Seeing Not Looking For Photographs

I’ve just been reviewing the photographs I took in Nepal. There are a lot and it will take me a while.

Here is a photo I took of a line of men sitting on a bench in Durbar Square in Patan. I saw the men and I wanted to photograph them and I did.

Once I got the photo up on the computer, I straightened and cropped it. I cannot go back in time to ask why I did not hold the camera even vaguely level when I took the photograph. So with that said, here is the cropped and levelled photo:

As an aside, a couple of days later I went and sat with the men and was given a friendly greeting.

BUT – and this is the point of this post – I missed the shot. Or I missed a shot. My eyes were so tightly focused on the men that I missed what I could have made of it.

It would have had an extra dimension if I had included the statue to the side, as though the statue was the last man on the bench.

Here is the full frame and you will see what I mean, I hope.

If I had just taken a bit more time to look rather than to act on what I saw, then I could have moved the camera over a bit and captured the men and the statue that was a kind of ‘extra’ body contrasting with the men.

Well it isn’t going to happen now unless I happen to be there and the men or other men are sitting there.

How To Look

When I noticed the shot I had missed, I told myself that in future I must spend more time looking for photographs. My wife Tamara is good at seeing photographs. I suffer from being focused on what catches my eye rather than looking around to see what makes a photograph.

By chance (or not) I watched I video of Sean Tucker interviewing Ondrej Vachek, a young man who is drawn to photographing conflict situations. He described how he had set up the LCD and viewfinder on his camera to black and white because it helped him see more clearly.

I am going to try it, but meanwhile here are a couple versions of a scene that I think perhaps makes more of a photograph in black and white. I say that because the way the man on the left is turned to watch whatever attracted his attention in the group photo, is clearer in the black and white version. Or so I think. What do you think?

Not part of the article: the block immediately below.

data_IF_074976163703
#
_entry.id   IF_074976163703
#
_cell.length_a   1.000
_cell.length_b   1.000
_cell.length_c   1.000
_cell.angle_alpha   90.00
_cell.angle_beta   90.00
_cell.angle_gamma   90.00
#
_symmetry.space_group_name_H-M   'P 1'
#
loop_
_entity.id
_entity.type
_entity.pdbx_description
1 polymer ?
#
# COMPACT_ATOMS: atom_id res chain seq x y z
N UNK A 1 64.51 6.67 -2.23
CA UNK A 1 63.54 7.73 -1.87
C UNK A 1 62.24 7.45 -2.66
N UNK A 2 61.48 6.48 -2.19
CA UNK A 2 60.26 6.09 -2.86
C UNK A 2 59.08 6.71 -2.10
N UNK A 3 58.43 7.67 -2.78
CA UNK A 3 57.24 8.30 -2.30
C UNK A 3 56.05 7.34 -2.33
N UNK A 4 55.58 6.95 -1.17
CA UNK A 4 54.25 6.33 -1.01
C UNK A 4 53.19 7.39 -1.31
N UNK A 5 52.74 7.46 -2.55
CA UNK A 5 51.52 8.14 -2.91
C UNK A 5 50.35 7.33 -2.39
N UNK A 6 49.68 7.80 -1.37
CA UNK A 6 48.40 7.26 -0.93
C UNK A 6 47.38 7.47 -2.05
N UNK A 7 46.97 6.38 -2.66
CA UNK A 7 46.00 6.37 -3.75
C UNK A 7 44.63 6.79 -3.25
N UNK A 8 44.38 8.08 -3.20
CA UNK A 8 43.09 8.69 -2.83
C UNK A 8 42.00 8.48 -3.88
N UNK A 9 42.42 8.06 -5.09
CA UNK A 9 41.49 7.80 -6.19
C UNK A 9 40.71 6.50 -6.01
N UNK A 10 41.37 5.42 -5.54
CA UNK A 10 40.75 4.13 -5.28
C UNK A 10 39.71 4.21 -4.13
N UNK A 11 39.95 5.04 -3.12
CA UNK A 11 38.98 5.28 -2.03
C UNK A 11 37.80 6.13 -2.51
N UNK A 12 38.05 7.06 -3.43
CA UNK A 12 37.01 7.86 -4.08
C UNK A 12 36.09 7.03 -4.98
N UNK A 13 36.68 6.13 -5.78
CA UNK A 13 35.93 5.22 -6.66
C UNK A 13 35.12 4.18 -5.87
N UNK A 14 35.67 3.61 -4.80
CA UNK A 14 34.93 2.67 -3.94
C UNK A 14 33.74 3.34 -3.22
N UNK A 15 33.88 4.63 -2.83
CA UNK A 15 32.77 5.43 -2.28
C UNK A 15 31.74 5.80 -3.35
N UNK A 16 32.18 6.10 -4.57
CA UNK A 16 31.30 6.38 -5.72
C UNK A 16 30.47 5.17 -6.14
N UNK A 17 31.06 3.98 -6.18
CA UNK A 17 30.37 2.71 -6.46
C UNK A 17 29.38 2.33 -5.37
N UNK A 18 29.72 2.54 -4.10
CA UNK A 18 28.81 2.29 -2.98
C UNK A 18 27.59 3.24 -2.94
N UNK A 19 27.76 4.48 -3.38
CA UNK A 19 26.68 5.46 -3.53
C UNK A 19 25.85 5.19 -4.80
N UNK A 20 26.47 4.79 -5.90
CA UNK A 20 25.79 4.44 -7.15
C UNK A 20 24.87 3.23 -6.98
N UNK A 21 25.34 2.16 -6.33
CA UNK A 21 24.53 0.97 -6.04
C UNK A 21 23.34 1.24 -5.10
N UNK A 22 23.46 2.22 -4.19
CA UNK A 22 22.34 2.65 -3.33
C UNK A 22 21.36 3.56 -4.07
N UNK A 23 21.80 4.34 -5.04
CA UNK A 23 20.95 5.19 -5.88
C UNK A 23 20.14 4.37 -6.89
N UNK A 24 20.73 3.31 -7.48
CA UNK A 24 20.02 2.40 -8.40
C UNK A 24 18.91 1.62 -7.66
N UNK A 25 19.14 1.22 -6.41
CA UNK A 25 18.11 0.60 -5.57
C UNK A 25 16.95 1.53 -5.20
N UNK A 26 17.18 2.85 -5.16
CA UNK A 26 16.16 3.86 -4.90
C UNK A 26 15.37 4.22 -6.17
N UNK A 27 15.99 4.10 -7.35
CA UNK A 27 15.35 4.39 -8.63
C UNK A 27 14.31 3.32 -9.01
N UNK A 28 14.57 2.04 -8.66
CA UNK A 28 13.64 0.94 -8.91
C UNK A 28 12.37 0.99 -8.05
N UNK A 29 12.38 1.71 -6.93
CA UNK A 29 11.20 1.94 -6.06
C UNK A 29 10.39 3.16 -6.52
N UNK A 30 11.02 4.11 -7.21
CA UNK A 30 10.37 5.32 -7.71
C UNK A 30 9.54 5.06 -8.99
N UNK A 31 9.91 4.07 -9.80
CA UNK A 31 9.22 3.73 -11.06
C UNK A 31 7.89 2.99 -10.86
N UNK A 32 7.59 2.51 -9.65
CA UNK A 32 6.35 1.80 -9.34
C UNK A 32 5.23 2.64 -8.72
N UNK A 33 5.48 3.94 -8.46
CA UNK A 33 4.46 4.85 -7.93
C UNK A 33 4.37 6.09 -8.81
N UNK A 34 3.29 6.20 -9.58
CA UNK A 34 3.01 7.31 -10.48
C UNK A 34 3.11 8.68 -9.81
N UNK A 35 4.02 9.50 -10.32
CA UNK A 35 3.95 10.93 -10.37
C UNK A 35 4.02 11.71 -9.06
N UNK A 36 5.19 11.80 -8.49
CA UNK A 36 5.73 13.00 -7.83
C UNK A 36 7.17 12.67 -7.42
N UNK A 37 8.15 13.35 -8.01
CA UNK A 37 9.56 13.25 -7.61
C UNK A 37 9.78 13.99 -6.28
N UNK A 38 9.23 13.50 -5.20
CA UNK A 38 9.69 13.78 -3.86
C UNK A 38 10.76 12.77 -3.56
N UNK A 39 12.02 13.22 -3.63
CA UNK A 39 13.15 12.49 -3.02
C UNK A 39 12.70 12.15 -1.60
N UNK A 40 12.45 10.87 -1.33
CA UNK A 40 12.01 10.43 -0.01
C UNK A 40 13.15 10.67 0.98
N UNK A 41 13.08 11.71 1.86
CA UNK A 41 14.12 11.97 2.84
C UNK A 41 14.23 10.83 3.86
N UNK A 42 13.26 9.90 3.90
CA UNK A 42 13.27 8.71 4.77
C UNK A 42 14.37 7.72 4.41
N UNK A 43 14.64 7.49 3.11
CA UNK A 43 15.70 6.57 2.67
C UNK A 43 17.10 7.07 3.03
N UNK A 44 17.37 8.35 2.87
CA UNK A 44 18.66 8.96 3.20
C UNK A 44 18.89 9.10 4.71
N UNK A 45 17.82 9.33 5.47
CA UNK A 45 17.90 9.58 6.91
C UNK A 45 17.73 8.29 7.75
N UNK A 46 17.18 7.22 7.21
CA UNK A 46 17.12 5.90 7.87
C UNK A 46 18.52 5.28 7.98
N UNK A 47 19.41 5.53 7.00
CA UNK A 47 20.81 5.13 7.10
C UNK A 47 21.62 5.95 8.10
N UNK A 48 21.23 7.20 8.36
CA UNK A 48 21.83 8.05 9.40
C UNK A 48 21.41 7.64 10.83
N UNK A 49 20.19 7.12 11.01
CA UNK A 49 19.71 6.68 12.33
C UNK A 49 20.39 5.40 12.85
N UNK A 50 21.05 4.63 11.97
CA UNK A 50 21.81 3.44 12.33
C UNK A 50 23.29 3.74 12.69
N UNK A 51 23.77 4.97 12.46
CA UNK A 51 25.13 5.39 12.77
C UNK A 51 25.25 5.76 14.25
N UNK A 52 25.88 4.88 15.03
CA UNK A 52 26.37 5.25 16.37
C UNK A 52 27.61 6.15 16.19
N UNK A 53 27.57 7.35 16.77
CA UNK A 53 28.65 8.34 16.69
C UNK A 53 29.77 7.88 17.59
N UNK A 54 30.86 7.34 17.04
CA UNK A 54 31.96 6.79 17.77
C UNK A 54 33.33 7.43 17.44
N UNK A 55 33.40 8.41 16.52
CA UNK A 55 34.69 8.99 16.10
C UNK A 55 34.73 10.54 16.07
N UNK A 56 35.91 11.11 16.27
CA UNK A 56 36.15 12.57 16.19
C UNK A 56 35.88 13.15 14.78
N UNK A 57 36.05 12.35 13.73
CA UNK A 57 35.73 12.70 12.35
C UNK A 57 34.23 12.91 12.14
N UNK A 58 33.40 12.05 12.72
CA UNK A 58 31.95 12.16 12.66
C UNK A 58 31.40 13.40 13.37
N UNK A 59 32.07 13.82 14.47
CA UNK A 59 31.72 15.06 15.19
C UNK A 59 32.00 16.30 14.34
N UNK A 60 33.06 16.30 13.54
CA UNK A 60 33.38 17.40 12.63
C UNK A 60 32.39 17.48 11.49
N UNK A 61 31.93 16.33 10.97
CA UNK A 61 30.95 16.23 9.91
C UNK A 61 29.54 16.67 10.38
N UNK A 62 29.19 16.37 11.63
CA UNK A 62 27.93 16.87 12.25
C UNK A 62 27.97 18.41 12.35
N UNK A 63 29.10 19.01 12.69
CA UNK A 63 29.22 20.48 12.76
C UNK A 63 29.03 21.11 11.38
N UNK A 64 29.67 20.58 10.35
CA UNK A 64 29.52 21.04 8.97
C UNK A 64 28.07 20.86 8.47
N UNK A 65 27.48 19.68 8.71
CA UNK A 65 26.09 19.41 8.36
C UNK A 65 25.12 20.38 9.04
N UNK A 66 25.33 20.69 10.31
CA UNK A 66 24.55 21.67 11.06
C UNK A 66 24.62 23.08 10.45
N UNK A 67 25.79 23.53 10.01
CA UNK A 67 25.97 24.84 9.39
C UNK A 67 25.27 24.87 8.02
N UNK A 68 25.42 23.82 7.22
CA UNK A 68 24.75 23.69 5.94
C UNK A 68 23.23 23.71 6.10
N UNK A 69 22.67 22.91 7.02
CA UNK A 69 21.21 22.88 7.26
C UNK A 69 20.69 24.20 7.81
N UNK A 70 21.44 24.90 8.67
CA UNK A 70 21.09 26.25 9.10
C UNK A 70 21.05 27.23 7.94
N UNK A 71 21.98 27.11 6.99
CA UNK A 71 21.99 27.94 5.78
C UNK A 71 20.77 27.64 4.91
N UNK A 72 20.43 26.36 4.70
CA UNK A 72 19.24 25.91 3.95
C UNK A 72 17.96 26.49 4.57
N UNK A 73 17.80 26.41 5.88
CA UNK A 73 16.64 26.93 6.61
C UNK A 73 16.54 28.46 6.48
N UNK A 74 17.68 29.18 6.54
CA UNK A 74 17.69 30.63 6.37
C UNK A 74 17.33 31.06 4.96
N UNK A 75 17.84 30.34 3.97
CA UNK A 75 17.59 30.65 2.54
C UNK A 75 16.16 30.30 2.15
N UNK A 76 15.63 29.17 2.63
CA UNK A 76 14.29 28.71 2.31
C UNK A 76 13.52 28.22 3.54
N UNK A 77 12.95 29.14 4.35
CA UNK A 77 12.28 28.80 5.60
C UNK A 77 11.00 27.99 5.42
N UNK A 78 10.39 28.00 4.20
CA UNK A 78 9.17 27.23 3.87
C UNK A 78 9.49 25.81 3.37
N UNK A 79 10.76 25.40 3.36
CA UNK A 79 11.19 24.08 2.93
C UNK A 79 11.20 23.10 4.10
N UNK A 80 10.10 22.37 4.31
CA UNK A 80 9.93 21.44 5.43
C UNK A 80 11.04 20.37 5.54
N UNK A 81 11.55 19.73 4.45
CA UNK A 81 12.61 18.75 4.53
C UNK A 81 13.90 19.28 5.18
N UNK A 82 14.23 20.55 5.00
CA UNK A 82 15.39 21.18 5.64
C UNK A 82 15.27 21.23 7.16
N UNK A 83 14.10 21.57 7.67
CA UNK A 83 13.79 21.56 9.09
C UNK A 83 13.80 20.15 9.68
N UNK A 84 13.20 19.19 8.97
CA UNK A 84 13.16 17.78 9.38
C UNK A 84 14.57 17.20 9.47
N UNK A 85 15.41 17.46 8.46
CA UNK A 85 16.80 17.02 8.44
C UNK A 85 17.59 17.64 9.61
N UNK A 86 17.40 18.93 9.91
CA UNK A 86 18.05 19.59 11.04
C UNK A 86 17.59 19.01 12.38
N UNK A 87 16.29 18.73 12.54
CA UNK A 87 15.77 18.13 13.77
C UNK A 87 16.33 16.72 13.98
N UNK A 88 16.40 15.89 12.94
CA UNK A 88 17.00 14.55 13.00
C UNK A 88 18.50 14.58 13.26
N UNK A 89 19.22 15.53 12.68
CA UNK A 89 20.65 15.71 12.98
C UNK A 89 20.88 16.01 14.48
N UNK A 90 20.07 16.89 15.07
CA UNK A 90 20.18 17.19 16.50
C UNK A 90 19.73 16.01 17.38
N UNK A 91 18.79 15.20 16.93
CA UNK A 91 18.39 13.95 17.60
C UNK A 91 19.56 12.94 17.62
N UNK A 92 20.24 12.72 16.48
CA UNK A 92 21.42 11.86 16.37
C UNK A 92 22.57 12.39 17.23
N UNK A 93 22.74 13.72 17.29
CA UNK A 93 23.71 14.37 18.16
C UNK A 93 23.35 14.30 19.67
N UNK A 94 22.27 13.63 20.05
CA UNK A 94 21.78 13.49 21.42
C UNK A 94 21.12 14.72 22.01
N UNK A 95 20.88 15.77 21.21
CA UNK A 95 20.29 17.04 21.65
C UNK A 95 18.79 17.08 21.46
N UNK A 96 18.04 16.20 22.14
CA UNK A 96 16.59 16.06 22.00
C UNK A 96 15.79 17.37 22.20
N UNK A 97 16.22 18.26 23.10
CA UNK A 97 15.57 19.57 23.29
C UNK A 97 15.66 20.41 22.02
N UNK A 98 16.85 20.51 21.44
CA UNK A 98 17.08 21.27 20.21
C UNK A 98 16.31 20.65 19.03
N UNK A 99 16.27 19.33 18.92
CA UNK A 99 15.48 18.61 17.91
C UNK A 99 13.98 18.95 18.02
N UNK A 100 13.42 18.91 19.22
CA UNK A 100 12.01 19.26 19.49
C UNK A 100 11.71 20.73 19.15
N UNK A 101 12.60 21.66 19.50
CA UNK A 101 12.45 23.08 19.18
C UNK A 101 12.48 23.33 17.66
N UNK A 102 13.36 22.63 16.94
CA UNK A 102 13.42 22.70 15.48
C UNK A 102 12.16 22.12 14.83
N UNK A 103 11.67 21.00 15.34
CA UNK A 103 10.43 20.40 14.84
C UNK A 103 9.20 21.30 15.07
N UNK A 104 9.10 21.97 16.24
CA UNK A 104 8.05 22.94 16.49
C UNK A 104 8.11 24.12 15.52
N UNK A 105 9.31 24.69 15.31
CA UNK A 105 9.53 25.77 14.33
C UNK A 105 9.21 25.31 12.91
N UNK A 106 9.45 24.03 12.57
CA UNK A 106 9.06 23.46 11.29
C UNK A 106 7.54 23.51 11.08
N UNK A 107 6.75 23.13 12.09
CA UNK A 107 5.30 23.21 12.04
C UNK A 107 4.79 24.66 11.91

And that interaction makes it a photograph rather than a snap.

Of course, I am not claiming this is a great photo – but I am saying it has some claim to being a photograph.


  1. dapplegrey says:

    Interesting thoughts! In some ways I think taking shots of what catches your eye can make for more dynamic photographs because your thoughts don’t get time to interfere with your seeing. I usually prefer shots that I take without having consciously spent time carefully composing them. But that’s my inadequacy as a photographer! (As if I could call myself that). I love the line of seated men – and I love that it’s fresh and uncontrived.


    1. Thank you about the shot. I guess it is a balance between being spontaneous and being awake to things around whatever catches ones eye.


  2. Pat says:

    I really liked the photo of the men sitting against a wall. I have always been curious?, maybe intrigued by men sitting together. And I agree that the last shot is better in black and white – it does tell a better story. In the colored photo, my eye was drawn to the red clothing because it is the heaviest presence. That made the group of people touring or talking as the subject. When the red was taken out, the man standing apart from the crowd of people becomes the subject and I became curious about what he was seeing and/or hearing.
    I photo what catches my eye, but think about what characteristics of the subject appeal to me and then try to capture that in my photo. I photograph flowers and landscapes, but I think it is different when doing street photography. I am uncomfortable photographing people so I don’t like to be too obvious by moving around to get the perfect composition. Besides as soon as people know they are being photographed the photo changes. And we don’t have a lot of time to photograph a special moment when people are involved. I am always comforted by reading how many photographs a professional takes to get the few that eye poppers.


  3. Thanks for your input on the photo in black and white – much appreciated.

    I found it was easier to get close to people in Nepal. Often I was just a long arm’s stretch away and didn’t disturb anyone. They were involved in what they are doing and didn’t seem to have their ‘antennae’ on alert so much.


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